Samuel and Logan nailed it in their Burkhartzmeyer film, taking the viewer through the progression of the family business starting with original owners Ferdie and Martha Burkhartzmeyer to second-generation owners, brothers Al, Putz and Buck, to current owners, Bruce and Brian. While the longevity impresses, the stories impress even more.

 

I pulled this shoe box from my closet with the Burkhartzmeyer Shoes label attached.

 

A common thread of hard work, adaptability and outstanding customer service—the business also offers shoe repair and pedorthics services—weaves through the storyline. But so does the kindness. Brian, son of the only remaining third-generation owner, honors his father, Buck, with these words: “He has the gift of caregiving…and kindness.” Specifically, Brian references his dad’s visits to care center residents, including family matriarch Martha, who died weeks short of 108 years. Buck still makes these daily visits, now to friends.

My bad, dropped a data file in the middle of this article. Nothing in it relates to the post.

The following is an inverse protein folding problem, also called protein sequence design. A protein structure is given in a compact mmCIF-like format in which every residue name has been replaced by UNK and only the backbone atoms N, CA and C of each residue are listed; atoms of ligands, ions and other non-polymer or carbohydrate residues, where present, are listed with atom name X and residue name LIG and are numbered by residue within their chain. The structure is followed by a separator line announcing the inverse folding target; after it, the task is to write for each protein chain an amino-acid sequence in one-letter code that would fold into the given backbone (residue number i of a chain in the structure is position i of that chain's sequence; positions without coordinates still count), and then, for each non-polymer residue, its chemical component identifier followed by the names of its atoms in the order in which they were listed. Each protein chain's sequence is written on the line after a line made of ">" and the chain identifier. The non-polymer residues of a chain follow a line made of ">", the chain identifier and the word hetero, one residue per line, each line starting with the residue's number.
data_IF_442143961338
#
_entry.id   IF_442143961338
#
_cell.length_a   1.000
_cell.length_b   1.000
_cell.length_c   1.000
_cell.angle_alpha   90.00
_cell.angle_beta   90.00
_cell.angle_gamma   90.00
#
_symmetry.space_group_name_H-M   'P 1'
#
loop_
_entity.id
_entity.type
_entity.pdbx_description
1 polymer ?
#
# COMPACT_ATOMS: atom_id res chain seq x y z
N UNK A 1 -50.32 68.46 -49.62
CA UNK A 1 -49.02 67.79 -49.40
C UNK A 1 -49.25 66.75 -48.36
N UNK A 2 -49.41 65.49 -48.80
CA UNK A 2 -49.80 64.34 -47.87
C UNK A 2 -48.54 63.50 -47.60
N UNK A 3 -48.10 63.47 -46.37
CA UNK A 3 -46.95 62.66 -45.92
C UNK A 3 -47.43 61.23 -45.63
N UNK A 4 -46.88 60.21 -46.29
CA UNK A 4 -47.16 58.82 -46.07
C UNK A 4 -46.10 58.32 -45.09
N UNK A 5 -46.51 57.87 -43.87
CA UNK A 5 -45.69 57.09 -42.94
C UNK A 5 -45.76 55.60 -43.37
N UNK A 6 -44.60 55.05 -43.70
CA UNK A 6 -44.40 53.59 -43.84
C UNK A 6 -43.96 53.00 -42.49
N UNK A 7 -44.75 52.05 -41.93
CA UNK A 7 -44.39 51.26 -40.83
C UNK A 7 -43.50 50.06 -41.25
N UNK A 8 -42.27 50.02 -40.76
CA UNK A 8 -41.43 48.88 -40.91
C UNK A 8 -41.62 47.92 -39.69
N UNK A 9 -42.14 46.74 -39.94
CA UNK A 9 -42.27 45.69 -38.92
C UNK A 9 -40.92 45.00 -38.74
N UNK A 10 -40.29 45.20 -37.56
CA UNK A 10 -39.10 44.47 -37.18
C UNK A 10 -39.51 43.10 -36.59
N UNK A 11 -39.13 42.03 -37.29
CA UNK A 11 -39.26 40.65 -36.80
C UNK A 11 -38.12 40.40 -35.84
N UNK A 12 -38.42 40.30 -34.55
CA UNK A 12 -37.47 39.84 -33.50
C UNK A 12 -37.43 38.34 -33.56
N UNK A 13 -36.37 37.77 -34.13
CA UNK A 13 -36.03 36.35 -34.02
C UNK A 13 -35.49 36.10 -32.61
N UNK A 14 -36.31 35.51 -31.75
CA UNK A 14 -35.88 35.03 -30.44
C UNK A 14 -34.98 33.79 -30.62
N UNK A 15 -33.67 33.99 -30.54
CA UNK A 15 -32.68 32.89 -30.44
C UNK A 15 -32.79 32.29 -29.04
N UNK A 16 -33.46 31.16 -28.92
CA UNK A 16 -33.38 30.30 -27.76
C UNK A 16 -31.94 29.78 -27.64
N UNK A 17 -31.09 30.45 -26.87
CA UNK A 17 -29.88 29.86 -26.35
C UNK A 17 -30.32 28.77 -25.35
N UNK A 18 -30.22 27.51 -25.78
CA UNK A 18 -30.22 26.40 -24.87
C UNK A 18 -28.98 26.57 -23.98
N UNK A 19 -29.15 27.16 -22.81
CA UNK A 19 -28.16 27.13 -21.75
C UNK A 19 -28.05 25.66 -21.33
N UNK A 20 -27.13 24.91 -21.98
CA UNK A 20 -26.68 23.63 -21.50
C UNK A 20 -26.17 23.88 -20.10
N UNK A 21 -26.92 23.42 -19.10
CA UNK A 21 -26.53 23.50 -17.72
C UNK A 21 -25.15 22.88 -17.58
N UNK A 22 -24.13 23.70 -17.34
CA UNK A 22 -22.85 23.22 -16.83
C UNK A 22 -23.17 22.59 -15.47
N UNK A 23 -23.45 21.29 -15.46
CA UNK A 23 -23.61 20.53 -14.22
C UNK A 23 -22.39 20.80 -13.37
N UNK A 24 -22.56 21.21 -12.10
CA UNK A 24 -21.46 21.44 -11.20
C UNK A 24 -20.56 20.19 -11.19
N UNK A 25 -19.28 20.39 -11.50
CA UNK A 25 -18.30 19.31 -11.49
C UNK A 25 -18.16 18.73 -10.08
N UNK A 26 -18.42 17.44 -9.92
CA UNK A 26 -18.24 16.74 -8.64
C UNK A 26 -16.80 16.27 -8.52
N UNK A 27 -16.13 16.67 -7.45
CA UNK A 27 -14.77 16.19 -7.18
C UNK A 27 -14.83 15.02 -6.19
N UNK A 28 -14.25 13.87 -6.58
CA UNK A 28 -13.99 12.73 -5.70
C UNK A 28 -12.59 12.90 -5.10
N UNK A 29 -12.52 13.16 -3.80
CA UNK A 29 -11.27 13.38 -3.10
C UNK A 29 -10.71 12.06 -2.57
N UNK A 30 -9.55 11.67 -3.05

My family, too, experienced Burkhartzmeyer kindness, in 2004. At the time, Buck’s Faribault High School class awarded a scholarship to a graduating high school senior. When my eldest daughter didn’t receive the scholarship, Buck felt so bad he asked her to stop by the store for a new pair of athletic shoes. He wanted her to have good shoes when she left for college. Buck was there waiting, fitting my daughter’s feet. I’ll always remember that kind and caring gift to my family.

 

Al Burkhartzmeyer, known locally as “Mr. Downtown” for his welcoming spirit in the community (especially downtown), was instrumental in getting this historic 1915 clock restored on the Security State Bank Building. Following Al’s 2012 death, significant memorial monies were directed toward the restoration in a project undertaken by the local Rotary.  A devoted Rotarian, Al was once honored for 50 years of never missing a Rotary meeting. Minnesota Prairie Roots file photo.